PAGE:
The decision to close the Wichita Garden Show was made too hastily and will hurt many small businesses that relied on the show for exposure, the owner of Hong's Landscape & Nursery said Wednesday.
On the other hand, not many young people were involved in the garden show, and its closing is an opportunity to rethink horticulture in Wichita, extension agent Rebecca McMahon said.
Both Il Sik Hong and McMahon are board members of the garden show, which is having a going-out-of-business sale today through Saturday at its office at 1024 N. West St. Office supplies, show posters — and the makings of a hillbilly golf course — are among the items for sale. Hours are 8 a.m. to 5 p.m.
Hong said he regretted his decision to join the majority of garden show board members last month in voting to close down the show after 44 years. There was an effort a few weeks ago to revisit the decision, Hong said, but it didn't gain enough steam to reverse course.
"I feel we lost a great treasure in this town. And after we made the decision ... I thought about how much damage we will be giving to this community — many in the green industry, in the hard-good industry, lawnmower, tractor and those kind of shops. This was one of the biggest ways to expose (their products) to the community, and we are really damaging many people's small business. I really feel sad about this."
Garden show director Alex Lingg said she had received calls from 50 to 100 vendors, some angry, some crying, wondering how they would get their products out in front of people now.
"No thought was given to" the smaller vendors, Lingg said. "These people were important to the show, and they got no hearing."
Hong's was the only garden business that was willing to do a centerpiece "great garden" at next year's show, and that was one of the reasons the board decided to close it rather than transform it into a show that emphasized smaller gardens. Lingg and Hong both said members of the board also were just tired.
Lingg said some of the board members wanted the show to make a profit.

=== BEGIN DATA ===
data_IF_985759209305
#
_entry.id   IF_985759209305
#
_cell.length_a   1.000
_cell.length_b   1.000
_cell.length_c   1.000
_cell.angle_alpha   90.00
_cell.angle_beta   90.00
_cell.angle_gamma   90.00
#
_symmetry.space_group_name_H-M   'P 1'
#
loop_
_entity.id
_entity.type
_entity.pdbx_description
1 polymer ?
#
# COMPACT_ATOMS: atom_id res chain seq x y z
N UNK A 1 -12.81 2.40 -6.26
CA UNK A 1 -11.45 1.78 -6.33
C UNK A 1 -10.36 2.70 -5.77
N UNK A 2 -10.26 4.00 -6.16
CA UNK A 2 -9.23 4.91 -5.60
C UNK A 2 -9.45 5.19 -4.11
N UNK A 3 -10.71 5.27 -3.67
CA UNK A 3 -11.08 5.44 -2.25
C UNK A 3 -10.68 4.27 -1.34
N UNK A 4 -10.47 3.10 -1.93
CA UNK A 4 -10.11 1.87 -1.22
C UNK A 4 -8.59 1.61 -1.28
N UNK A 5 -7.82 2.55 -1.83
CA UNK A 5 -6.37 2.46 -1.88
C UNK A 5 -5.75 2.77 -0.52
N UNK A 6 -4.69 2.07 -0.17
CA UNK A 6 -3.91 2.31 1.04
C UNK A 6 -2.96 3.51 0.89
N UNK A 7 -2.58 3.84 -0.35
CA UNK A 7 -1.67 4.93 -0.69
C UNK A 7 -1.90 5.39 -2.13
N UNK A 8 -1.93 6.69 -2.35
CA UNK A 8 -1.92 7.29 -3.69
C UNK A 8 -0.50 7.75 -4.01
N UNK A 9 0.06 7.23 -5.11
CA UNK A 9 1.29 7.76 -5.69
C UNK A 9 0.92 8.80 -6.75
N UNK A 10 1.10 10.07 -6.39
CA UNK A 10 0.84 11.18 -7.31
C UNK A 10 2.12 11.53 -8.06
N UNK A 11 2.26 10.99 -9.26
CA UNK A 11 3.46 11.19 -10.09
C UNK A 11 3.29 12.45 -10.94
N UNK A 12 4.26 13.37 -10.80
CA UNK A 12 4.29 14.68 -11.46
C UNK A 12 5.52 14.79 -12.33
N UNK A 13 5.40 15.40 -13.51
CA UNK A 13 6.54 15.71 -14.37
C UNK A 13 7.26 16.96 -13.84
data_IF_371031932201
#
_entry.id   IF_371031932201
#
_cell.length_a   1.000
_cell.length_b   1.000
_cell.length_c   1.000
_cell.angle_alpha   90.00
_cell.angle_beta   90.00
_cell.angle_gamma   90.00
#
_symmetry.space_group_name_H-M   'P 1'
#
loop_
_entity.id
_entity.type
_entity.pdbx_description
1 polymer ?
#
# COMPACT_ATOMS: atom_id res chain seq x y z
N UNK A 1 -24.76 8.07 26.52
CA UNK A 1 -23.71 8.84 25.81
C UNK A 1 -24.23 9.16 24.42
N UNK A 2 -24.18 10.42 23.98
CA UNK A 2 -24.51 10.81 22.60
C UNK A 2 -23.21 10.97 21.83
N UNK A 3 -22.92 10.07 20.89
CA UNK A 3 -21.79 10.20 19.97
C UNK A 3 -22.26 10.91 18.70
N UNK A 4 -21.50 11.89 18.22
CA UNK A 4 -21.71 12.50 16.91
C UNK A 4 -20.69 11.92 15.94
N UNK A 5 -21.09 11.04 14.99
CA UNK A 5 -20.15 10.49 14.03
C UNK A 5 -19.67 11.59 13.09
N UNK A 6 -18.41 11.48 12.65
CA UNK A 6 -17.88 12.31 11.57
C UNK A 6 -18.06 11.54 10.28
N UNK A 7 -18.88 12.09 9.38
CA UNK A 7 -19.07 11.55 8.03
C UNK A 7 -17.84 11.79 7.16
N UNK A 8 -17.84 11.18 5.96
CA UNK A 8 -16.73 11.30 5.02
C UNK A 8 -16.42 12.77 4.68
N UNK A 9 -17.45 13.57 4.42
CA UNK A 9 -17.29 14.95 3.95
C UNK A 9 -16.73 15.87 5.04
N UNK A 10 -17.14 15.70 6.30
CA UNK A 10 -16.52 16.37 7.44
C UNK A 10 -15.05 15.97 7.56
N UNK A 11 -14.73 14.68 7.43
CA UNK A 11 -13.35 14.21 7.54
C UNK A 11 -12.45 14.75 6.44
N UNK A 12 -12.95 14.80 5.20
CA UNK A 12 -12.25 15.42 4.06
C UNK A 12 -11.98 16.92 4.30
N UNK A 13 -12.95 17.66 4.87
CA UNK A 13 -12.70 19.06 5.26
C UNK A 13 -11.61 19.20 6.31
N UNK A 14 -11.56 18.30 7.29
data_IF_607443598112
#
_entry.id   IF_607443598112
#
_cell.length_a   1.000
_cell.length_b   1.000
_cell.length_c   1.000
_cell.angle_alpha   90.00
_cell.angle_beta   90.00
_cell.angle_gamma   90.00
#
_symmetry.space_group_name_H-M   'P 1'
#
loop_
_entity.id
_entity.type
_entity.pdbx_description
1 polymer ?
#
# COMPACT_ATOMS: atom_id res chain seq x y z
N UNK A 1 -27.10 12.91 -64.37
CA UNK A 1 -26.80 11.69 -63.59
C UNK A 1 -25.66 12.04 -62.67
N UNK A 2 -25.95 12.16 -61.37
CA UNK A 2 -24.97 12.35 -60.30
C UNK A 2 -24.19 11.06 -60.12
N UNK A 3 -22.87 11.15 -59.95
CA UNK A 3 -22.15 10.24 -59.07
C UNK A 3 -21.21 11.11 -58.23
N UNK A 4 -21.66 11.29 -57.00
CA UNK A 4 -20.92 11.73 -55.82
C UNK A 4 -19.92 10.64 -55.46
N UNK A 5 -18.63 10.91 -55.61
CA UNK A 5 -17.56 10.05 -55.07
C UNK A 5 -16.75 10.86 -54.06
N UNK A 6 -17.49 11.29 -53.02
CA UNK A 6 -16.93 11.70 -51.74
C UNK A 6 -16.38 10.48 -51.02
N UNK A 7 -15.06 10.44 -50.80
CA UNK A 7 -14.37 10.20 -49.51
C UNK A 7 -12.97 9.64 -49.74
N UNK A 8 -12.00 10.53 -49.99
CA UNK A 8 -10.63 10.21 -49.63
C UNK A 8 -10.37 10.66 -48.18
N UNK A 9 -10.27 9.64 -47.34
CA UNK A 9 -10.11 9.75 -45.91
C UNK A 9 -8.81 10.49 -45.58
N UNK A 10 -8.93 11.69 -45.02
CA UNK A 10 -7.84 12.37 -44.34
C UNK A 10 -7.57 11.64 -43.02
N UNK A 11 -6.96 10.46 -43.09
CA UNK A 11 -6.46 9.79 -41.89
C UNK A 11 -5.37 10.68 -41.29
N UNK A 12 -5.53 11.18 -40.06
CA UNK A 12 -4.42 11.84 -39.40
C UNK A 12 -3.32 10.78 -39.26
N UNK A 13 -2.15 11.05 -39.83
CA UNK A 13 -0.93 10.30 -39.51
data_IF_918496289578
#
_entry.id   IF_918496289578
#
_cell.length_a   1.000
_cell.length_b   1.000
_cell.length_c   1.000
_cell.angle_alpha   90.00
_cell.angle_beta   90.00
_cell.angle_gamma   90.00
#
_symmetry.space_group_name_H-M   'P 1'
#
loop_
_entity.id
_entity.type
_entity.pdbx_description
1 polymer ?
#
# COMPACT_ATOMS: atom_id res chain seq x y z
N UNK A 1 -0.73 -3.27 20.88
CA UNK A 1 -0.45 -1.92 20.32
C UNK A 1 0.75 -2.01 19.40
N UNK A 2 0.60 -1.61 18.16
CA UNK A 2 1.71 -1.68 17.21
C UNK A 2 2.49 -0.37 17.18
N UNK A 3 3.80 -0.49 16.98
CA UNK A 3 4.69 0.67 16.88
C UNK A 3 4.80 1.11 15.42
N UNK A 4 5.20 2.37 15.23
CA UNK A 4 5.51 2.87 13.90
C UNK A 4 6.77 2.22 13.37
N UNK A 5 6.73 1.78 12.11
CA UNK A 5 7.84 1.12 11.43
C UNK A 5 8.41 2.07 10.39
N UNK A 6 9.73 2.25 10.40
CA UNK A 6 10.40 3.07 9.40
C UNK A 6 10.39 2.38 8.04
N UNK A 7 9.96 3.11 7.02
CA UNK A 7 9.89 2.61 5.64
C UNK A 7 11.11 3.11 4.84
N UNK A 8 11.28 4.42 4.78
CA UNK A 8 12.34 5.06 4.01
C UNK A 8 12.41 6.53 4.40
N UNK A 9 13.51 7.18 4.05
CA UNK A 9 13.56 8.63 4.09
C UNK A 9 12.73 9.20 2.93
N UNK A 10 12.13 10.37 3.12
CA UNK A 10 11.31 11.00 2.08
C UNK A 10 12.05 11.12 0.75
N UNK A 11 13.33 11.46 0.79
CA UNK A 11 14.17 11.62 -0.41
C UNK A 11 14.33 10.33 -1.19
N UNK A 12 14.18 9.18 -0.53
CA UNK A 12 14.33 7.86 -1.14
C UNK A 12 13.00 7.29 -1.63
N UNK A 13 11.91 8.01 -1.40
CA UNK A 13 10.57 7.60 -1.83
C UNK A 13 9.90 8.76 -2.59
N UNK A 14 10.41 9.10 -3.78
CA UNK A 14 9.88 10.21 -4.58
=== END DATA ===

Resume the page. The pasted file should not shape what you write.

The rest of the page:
"We broke even for a number of years," she said. "Because we didn't have money put back, they thought we were a crisis waiting to happen."
Extension agent McMahon, at age 28 by far the youngest board member, said Wednesday she thought the decision to close the show was the right one.
"The show as it was wasn't sustainable, and when you make drastic changes, sometimes a clean break is better than to make changes, then everyone's disappointed that it's different."
McMahon said the board membership was supposed to reflect the various categories of the show, but it was always a struggle to get enough representatives to serve on it.
She said she thought many of the smaller businesses that had booths at the show also attended other shows where they could get their products in front of customers.
The fact that the garden show closed abruptly and surprisingly is evident in the sale, which includes storage bins, tools, office supplies, paper products, coolers, caution tape, printers, storage shelves, sign holders, humidifiers, big coffee pots — everything that was used year in and year out to put on the show.
"I was always buying in quantity, never thinking it would close up," Lingg said. She said she had 17 contracts yet to break, for things such as phone service.
Shirley Ackerman heard about the sale early and was there Wednesday, hoping to fill in gaps in her collection of garden show posters. She said she and her family had been going to the show since moving to town in 1968.
"It's very disappointing," Ackerman said of the show's closing, joining a chorus of garden-show fans who say they'd rather have a smaller-scale garden show than no show at all.
McMahon said people her age are more interested in food gardening, and that is a different audience from that of the garden show.
"I think that at some point there will be an opportunity for something resembling a garden show in Wichita again, but it will look different; it will have a different flair....
"I look at it as an opportunity to rethink horticulture in Wichita and what other kinds of things can be beneficial to gardeners and to the industry."
Lingg said she knew of a radio station and a TV station that were thinking of starting a garden show. Hong said he'd do something himself if he had to.
"If there's no garden show — I'm not speaking for other nurseries, but at least for myself," Hong said, "I'd like to do something else in the spring that people can come and enjoy."